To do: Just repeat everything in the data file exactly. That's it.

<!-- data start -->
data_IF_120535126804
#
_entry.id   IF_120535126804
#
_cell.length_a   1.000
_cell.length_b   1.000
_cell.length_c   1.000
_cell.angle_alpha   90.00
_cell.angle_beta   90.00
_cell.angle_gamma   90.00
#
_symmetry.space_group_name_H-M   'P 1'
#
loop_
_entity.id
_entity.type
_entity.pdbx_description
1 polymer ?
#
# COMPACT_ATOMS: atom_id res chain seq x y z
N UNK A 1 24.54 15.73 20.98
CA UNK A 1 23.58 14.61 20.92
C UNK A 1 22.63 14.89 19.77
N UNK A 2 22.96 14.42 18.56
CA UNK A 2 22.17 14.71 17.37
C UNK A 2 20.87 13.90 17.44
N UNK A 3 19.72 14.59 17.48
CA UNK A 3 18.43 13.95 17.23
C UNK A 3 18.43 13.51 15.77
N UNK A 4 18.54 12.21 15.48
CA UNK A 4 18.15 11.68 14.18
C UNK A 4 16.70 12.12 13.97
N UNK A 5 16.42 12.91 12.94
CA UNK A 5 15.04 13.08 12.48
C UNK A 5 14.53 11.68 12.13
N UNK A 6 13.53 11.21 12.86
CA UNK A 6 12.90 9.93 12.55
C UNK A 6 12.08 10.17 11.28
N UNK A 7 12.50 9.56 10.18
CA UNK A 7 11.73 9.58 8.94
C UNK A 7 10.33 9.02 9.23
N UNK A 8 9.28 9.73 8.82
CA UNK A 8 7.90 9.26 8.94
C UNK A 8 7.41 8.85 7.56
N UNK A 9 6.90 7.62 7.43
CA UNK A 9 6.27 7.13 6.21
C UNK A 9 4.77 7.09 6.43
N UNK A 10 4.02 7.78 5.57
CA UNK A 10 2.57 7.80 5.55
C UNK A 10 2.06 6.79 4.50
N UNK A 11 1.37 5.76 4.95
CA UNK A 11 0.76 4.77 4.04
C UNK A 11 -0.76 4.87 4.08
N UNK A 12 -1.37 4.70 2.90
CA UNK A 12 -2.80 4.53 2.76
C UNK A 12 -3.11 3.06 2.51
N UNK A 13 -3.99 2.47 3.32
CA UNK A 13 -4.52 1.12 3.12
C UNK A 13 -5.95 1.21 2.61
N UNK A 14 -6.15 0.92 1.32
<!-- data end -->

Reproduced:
data_IF_120535126804
#
_entry.id   IF_120535126804
#
_cell.length_a   1.000
_cell.length_b   1.000
_cell.length_c   1.000
_cell.angle_alpha   90.00
_cell.angle_beta   90.00
_cell.angle_gamma   90.00
#
_symmetry.space_group_name_H-M   'P 1'
#
loop_
_entity.id
_entity.type
_entity.pdbx_description
1 polymer ?
#
# COMPACT_ATOMS: atom_id res chain seq x y z
N UNK A 1 24.54 15.73 20.98
CA UNK A 1 23.58 14.61 20.92
C UNK A 1 22.63 14.89 19.77
N UNK A 2 22.96 14.42 18.56
CA UNK A 2 22.17 14.71 17.37
C UNK A 2 20.87 13.90 17.44
N UNK A 3 19.72 14.59 17.48
CA UNK A 3 18.43 13.95 17.23
C UNK A 3 18.43 13.51 15.77
N UNK A 4 18.54 12.21 15.48
CA UNK A 4 18.15 11.68 14.18
C UNK A 4 16.70 12.12 13.97
N UNK A 5 16.42 12.91 12.94
CA UNK A 5 15.04 13.08 12.48
C UNK A 5 14.53 11.68 12.13
N UNK A 6 13.53 11.21 12.86
CA UNK A 6 12.90 9.93 12.55
C UNK A 6 12.08 10.17 11.28
N UNK A 7 12.50 9.56 10.18
CA UNK A 7 11.73 9.58 8.94
C UNK A 7 10.33 9.02 9.23
N UNK A 8 9.28 9.73 8.82
CA UNK A 8 7.90 9.26 8.94
C UNK A 8 7.41 8.85 7.56
N UNK A 9 6.90 7.62 7.43
CA UNK A 9 6.27 7.13 6.21
C UNK A 9 4.77 7.09 6.43
N UNK A 10 4.02 7.78 5.57
CA UNK A 10 2.57 7.80 5.55
C UNK A 10 2.06 6.79 4.50
N UNK A 11 1.37 5.76 4.95
CA UNK A 11 0.76 4.77 4.04
C UNK A 11 -0.76 4.87 4.08
N UNK A 12 -1.37 4.70 2.90
CA UNK A 12 -2.80 4.53 2.76
C UNK A 12 -3.11 3.06 2.51
N UNK A 13 -3.99 2.47 3.32
CA UNK A 13 -4.52 1.12 3.12
C UNK A 13 -5.95 1.21 2.61
N UNK A 14 -6.15 0.92 1.32